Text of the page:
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Vancouver's Fire Service Delivery Restructures for Growing Community

The City of Vancouver celebrated the opening of Fire Station No. 1 on 3 February 2018.

For the City of Vancouver, Washington, leveraging public service resources to accommodate growing community needs amid a changing economy provided challenges and opportunities. In 2012, the city manager and fire chief worked together in an effort to explore ways to maintain and improve the effectiveness of the Vancouver Fire Department (VFD) in light of increased costs and reduced revenues. At the time, the VFD faced a funding crisis that could result in staff reductions, and the City needed an action plan.

BergerABAM was retained by the City to design and implement a process to research and recommend possible operational changes within the VFD. To broaden the discussion, the City involved a group of citizens and established a Community Resource Team (CRT). Working with the City, BergerABAM facilitated the CRT through a series of meetings to gather ideas aimed at redesigning how fire services could be delivered in the most cost-effective and efficient manner while allowing the department to keep pace with community growth. The process resulted in development of the City’s 2012 Fire Service Delivery Analysis report that identified several initiatives and long-term considerations to improve the efficiency and financial health of the VFD.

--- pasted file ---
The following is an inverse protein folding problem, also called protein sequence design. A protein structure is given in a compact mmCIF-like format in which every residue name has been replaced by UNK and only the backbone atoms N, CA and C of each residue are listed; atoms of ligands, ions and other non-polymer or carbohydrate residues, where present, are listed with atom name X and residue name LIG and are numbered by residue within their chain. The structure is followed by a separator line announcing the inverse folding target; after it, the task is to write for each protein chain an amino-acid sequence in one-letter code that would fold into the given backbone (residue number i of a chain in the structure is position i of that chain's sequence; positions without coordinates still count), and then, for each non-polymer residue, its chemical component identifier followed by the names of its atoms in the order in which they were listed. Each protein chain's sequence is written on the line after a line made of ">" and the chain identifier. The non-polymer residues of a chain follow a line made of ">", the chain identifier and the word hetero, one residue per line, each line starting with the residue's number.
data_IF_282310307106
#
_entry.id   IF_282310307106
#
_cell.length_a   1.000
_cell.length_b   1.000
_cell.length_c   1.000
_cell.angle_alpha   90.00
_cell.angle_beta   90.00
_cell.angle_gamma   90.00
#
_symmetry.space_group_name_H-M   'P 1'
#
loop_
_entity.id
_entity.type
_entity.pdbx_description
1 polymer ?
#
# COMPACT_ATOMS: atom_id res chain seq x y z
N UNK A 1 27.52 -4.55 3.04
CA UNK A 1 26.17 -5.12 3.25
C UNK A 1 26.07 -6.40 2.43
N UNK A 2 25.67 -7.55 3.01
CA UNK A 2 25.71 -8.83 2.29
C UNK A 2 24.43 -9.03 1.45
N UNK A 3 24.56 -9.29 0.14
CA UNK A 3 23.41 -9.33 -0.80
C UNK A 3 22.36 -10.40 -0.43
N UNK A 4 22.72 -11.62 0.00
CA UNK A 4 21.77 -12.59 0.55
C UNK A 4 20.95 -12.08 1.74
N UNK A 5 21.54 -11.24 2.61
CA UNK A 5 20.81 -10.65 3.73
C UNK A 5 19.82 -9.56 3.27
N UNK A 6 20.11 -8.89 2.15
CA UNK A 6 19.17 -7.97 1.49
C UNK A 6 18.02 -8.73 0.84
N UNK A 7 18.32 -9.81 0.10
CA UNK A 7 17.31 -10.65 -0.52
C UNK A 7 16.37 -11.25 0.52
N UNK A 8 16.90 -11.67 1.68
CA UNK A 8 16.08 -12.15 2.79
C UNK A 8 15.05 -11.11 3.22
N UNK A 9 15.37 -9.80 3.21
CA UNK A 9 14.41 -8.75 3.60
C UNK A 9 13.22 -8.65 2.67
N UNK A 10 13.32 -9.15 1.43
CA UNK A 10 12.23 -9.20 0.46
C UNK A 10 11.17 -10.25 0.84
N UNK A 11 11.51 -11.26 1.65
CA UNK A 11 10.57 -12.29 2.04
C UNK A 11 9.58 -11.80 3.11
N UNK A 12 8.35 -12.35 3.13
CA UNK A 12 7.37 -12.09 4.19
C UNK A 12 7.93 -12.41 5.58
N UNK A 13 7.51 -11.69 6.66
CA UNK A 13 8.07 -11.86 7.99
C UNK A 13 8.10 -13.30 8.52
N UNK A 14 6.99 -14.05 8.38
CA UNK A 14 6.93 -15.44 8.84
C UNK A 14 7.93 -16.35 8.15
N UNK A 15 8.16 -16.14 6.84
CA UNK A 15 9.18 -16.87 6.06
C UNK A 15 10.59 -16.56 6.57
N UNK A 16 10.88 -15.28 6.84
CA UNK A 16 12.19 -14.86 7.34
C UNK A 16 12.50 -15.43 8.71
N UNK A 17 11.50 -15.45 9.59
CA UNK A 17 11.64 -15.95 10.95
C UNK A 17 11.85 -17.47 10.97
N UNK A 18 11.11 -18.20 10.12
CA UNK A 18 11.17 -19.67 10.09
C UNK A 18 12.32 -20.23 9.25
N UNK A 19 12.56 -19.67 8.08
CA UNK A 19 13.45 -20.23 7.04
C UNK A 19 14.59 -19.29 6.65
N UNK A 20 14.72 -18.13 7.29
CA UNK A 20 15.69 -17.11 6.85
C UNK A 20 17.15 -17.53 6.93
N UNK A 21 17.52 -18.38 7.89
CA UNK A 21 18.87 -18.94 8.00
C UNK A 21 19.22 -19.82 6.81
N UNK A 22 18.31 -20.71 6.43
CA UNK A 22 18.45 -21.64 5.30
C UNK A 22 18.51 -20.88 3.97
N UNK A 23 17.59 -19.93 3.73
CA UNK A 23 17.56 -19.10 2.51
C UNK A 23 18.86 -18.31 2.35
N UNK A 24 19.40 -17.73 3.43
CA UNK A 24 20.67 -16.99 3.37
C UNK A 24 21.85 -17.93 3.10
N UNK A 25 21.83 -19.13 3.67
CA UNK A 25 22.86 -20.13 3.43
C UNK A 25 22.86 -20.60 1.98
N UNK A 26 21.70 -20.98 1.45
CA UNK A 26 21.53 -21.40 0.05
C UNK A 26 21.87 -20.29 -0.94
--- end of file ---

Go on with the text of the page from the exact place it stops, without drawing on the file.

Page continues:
As part of the process, the City also needed an assessment of its existing facilities in order to plan for future growth and share with voters for a bond measure to make the needed capital improvements, including new fire stations. For this effort, BergerABAM conducted a facility assessment of 10 existing fire stations, as well as the Public Works Operations Center campus, including more than a dozen stand-alone buildings.

By 2017, Vancouver was experiencing substantial growth and development, resulting in an increase in emergency service calls. Through an initiative dubbed “Vancouver Strong,” the City began reevaluating all of its service lines and developing long-term, sustainable funding options for capital initiatives. BergerABAM was brought back on to reconvene the CRT. Scott Keillor and Nicole McDermott, of BergerABAM’s Vancouver office, facilitated the meetings and gathered input on capital, operating, and fire prevention initiatives that would improve the reliability, preparedness, and safety of the VFD. Initiatives included relocating and rebuilding fire stations, including new and remodeled facilities; new ordinances to improve fire prevention programs; and new staff to support the VFD’s growing operations.

The City is now working from a 2018 update to the Fire Service Delivery Analysis report prepared by BergerABAM.